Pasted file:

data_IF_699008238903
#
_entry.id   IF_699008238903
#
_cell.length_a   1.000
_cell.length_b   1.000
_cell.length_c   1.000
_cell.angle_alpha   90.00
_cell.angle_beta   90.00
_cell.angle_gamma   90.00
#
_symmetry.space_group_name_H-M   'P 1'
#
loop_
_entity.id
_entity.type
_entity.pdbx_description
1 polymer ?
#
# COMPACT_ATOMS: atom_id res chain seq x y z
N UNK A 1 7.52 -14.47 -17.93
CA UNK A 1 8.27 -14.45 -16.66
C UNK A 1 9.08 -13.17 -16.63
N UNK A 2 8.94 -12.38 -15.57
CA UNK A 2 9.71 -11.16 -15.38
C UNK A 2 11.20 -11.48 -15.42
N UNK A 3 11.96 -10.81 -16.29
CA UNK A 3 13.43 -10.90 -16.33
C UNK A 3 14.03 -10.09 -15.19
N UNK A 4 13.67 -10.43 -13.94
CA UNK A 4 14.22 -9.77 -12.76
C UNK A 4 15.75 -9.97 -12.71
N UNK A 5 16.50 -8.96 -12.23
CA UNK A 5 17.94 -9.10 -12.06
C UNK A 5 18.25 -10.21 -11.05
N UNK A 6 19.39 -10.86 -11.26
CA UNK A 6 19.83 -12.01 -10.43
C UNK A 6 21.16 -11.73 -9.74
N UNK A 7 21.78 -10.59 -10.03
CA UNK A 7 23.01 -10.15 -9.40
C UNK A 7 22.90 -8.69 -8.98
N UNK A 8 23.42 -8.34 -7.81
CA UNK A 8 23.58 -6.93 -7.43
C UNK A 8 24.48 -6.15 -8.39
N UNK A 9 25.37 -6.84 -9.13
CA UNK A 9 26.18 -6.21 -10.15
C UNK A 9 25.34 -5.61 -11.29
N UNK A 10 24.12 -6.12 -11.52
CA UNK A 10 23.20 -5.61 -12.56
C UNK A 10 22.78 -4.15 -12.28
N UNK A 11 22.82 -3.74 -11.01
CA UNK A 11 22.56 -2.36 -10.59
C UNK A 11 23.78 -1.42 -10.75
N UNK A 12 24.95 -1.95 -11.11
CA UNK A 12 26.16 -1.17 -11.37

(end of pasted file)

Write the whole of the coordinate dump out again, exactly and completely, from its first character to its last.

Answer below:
data_IF_699008238903
#
_entry.id   IF_699008238903
#
_cell.length_a   1.000
_cell.length_b   1.000
_cell.length_c   1.000
_cell.angle_alpha   90.00
_cell.angle_beta   90.00
_cell.angle_gamma   90.00
#
_symmetry.space_group_name_H-M   'P 1'
#
loop_
_entity.id
_entity.type
_entity.pdbx_description
1 polymer ?
#
# COMPACT_ATOMS: atom_id res chain seq x y z
N UNK A 1 7.52 -14.47 -17.93
CA UNK A 1 8.27 -14.45 -16.66
C UNK A 1 9.08 -13.17 -16.63
N UNK A 2 8.94 -12.38 -15.57
CA UNK A 2 9.71 -11.16 -15.38
C UNK A 2 11.20 -11.48 -15.42
N UNK A 3 11.96 -10.81 -16.29
CA UNK A 3 13.43 -10.90 -16.33
C UNK A 3 14.03 -10.09 -15.19
N UNK A 4 13.67 -10.43 -13.94
CA UNK A 4 14.22 -9.77 -12.76
C UNK A 4 15.75 -9.97 -12.71
N UNK A 5 16.50 -8.96 -12.23
CA UNK A 5 17.94 -9.10 -12.06
C UNK A 5 18.25 -10.21 -11.05
N UNK A 6 19.39 -10.86 -11.26
CA UNK A 6 19.83 -12.01 -10.43
C UNK A 6 21.16 -11.73 -9.74
N UNK A 7 21.78 -10.59 -10.03
CA UNK A 7 23.01 -10.15 -9.40
C UNK A 7 22.90 -8.69 -8.98
N UNK A 8 23.42 -8.34 -7.81
CA UNK A 8 23.58 -6.93 -7.43
C UNK A 8 24.48 -6.15 -8.39
N UNK A 9 25.37 -6.84 -9.13
CA UNK A 9 26.18 -6.21 -10.15
C UNK A 9 25.34 -5.61 -11.29
N UNK A 10 24.12 -6.12 -11.52
CA UNK A 10 23.20 -5.61 -12.56
C UNK A 10 22.78 -4.15 -12.28
N UNK A 11 22.82 -3.74 -11.01
CA UNK A 11 22.56 -2.36 -10.59
C UNK A 11 23.78 -1.42 -10.75
N UNK A 12 24.95 -1.95 -11.11
CA UNK A 12 26.16 -1.17 -11.37